Updated March 2023
Download a PDF copy of this Fact sheet: Nurse practitioner standards for practice (289 KB,PDF)
The Nursing and Midwifery Board of Australia (NMBA) undertakes functions as set by the Health Practitioner Regulation National Law, as in force in each state and territory (the National Law). The NMBA regulates the practice of nursing and midwifery in Australia, and one of its key roles is to protect the public. The NMBA does this by developing standards, codes and guidelines which together establish the requirements of the professional practice framework for the professional and safe practice of nurses and midwives in Australia.
Nurse practitioners (NPs) are required to practise within the relevant NMBA approved standards, codes, guidelines – including the Safety and quality guidelines for nurse practitioners, and frameworks.
The following questions answer common queries about the revised Nurse practitioner standards for practice (the standards).
The standards set the expectations, responsibilities and accountabilities for NPs. They build on and expand upon the registered nurse (RN) standards for practice. The standards are used to:
The standards have been developed following:
The Nurse practitioner standards for practice:
Standard 4 describes the advanced practice activities and functions of NPs under the new heading ‘Supports health systems’. This clinical domain is linked to the advanced practice activities and principles of ‘support of systems’ which is a contemporary feature of advanced practice. The definition of ‘supports health systems’ and ‘support of systems’ is provided in the glossary.
The NMBAs definition of advanced practice applies to all nurse practitioners endorsed in Australia as part of their professional requirements. It is the definition used in the regulation of nursing in Australia and meets the broader needs of the registered nursing and midwifery professions, and the regulation of nurse practitioners.
The NMBAs definition of advanced practice is embedded and communicated across multiple NMBA publications. The NMBA definition guides the application of the National Law for:
You may see other advanced practice definitions use by national and international professional nursing organisations. These definitions are commonly linked to a tertiary level qualification to enable advanced practice and/or relate to a position title.
The following definitions are taken from the glossary of the standards and relate to the use of these terms in the standards.
Advanced practice is where nurses incorporate professional leadership, education, research and support of systems into their practice. Their practice includes relevant expertise, critical thinking, complex decision-making, autonomous practice and is effective and safe. They work within a generalist or specialist context and they are responsible and accountable in managing people who have complex healthcare requirements.
Advanced practice in nursing is demonstrated by a level of practice and not by a job title or level of remuneration.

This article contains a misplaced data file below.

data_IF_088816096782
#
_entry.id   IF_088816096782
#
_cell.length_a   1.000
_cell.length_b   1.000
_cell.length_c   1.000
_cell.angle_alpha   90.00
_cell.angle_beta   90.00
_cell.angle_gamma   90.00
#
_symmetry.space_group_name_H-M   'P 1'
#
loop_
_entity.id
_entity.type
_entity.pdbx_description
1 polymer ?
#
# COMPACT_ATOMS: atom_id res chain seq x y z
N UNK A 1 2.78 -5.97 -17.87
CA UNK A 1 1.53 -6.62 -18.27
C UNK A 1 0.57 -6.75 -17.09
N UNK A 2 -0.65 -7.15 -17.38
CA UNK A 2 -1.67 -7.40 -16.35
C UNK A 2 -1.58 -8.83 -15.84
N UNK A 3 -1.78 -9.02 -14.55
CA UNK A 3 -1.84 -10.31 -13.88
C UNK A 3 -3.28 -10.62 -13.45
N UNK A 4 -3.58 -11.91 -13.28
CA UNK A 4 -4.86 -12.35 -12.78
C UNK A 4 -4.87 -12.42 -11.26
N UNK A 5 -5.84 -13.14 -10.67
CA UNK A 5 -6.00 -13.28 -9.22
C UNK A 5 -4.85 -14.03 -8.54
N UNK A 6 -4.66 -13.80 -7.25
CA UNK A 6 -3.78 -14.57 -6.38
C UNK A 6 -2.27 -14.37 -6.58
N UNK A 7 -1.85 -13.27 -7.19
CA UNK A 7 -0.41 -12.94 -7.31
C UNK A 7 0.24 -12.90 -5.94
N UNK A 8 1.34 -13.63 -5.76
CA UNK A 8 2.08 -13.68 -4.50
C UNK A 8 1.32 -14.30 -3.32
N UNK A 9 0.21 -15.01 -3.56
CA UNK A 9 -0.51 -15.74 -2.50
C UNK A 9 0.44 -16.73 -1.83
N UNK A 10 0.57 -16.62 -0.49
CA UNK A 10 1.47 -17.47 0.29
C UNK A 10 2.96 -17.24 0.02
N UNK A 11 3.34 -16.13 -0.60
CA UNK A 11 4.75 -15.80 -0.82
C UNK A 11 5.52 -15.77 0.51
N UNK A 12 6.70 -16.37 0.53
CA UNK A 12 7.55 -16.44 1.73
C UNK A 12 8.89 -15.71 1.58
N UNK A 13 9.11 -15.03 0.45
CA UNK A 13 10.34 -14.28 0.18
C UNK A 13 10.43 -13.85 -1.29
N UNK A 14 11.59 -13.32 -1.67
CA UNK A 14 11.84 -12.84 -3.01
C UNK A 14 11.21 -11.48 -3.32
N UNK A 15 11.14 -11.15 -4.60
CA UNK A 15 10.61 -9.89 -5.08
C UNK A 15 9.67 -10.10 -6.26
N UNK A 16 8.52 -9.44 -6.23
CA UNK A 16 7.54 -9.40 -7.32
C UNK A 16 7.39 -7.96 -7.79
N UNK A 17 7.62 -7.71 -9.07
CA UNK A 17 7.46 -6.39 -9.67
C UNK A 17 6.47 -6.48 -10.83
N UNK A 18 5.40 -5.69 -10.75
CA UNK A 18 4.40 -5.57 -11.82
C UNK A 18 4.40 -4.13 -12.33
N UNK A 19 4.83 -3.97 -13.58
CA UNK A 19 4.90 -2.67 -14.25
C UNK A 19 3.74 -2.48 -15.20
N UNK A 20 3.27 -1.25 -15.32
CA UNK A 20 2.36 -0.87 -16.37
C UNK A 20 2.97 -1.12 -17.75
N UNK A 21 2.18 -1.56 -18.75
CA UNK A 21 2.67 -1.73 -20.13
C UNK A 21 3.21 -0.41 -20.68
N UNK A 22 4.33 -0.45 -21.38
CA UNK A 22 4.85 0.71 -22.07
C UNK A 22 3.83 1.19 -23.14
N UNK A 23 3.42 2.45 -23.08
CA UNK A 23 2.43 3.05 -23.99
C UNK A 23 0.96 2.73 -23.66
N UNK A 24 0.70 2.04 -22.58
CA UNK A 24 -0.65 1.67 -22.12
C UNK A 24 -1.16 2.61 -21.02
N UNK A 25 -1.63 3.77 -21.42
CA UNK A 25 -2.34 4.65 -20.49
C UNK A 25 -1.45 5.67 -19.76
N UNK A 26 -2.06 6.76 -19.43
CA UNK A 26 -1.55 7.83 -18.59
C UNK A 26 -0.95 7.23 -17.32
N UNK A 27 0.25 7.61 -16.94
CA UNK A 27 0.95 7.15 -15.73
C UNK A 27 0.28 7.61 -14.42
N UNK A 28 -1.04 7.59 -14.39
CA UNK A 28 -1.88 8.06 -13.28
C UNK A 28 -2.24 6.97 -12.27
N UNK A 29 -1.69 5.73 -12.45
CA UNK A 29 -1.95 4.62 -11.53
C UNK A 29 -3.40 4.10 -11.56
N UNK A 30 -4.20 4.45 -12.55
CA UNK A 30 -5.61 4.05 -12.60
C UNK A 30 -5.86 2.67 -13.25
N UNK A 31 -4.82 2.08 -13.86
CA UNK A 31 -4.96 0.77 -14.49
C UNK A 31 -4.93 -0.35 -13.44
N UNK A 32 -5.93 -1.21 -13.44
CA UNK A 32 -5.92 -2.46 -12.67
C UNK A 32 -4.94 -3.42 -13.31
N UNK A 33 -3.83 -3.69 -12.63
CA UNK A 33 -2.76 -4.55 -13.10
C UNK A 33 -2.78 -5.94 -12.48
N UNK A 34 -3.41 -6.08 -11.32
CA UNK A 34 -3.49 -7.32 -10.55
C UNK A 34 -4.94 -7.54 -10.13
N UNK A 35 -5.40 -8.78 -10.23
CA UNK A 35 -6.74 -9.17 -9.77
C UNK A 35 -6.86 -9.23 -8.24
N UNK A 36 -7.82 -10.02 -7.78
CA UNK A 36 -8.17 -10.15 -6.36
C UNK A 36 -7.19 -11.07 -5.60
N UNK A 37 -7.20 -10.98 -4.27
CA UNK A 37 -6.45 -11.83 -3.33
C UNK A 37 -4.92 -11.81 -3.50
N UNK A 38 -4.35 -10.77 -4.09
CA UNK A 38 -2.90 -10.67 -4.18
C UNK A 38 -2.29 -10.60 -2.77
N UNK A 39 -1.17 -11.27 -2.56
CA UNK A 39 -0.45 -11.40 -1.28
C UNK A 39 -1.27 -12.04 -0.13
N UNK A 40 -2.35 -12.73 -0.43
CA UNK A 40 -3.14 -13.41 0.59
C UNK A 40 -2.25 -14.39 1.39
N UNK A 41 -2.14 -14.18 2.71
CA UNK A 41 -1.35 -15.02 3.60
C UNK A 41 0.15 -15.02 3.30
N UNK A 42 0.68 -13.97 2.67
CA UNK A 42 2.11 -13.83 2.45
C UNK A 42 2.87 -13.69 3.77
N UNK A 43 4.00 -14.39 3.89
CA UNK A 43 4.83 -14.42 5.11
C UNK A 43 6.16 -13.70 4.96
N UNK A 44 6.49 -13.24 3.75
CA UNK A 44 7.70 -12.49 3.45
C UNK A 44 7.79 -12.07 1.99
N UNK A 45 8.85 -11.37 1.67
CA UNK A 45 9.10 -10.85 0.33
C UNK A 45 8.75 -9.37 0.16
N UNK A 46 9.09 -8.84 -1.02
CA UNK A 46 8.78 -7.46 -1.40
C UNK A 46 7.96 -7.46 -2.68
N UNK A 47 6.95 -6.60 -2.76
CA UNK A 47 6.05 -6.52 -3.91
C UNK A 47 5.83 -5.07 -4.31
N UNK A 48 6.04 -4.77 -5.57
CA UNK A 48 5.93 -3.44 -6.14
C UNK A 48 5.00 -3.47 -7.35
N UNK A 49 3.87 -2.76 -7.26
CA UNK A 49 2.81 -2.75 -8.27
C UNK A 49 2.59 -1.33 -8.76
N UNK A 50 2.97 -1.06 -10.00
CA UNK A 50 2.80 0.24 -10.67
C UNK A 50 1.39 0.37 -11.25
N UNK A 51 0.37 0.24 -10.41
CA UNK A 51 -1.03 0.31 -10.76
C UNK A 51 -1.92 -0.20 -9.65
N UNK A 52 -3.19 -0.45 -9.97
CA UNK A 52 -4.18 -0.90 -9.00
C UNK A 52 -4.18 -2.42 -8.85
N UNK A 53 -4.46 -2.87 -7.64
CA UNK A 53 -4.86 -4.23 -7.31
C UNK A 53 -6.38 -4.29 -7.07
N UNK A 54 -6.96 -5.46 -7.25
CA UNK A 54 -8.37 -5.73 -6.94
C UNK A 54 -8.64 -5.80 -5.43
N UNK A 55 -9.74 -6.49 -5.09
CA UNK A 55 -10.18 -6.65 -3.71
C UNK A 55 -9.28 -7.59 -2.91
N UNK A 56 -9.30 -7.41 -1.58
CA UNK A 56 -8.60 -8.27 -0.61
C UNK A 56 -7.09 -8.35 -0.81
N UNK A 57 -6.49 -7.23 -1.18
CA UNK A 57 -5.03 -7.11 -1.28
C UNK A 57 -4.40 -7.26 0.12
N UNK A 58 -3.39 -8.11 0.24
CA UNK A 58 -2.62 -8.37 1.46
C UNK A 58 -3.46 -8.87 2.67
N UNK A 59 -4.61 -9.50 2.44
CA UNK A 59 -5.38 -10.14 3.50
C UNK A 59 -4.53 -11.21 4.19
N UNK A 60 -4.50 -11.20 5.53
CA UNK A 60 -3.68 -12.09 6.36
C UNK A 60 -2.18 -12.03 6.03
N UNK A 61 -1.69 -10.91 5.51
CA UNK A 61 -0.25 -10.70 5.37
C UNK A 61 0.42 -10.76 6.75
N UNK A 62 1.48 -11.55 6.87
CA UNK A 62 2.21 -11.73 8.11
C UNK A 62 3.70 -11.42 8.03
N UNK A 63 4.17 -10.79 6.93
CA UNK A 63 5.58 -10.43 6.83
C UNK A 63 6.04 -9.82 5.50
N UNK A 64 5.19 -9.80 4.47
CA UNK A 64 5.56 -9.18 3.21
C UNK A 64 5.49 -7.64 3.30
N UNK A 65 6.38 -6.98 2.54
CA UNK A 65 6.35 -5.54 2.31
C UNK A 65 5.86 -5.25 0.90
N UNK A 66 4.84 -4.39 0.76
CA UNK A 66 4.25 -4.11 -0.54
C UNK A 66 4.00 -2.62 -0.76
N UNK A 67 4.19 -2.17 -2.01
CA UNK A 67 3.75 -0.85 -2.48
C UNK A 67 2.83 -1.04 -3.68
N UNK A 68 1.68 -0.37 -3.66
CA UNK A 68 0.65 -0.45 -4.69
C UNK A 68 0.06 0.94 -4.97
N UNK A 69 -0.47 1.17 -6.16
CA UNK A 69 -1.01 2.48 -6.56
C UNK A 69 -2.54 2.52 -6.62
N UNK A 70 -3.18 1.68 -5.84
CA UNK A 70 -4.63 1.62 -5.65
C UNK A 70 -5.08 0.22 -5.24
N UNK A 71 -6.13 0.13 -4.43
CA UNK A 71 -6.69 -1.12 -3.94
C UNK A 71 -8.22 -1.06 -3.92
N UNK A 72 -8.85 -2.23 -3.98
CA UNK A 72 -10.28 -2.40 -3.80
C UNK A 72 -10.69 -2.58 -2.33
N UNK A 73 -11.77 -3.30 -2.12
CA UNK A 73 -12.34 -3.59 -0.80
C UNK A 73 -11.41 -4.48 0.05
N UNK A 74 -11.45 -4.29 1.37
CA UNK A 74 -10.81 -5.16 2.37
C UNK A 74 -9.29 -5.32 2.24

Advanced practice for the purpose of the nurse practitioner endorsement requires 5,000 hours clinically-based advanced practice in the past six years.
Independence in these standards is the defining characteristic of NP practice that recognises the educational and advanced practice attributes beyond the Registered nurse standards for practice. This independence is inherent in the NP standards for practice and integrates aspects of the often-complex nursing practice for which the NP initiates and is responsible. NPs work collaboratively as part of a healthcare team and have the authority to diagnose and implement treatments without oversight from another health practitioner.
Nurse practitioner (NP) is a registered nurse endorsed as an NP by the NMBA. The NP practices at a clinical advanced level, meets and complies with the Nurse practitioner standards for practice, is able to practise independently and has direct clinical contact. NPs practice collaboratively in multi-professional environments. The NP practises within their scope under the legislatively protected title ‘nurse practitioner’ under the National Law.
Standards for practice in this document are the expectations of NP practice. They inform the education standards for NPs, the regulation of NPs and determination of the NP’s capability for practice, and guide consumers, employers and other stakeholders on what to reasonably expect from an NP regardless of the area of nurse practitioner practice or years of nurse practitioner experience.
Supports health systems is a clinical domain in the NP standards framework and describes the advanced practice activities and functions of NPs as described in ‘support of system’s (see below).
Support of systems is a practice domain of the Strong Model of Advanced Practice and is a contemporary feature of advanced practice. It is described as activities that promote quality and safe patient care and facilitate the optimal progression of patients through the healthcare system. NPs demonstrate the advanced practice activities in this domain that include: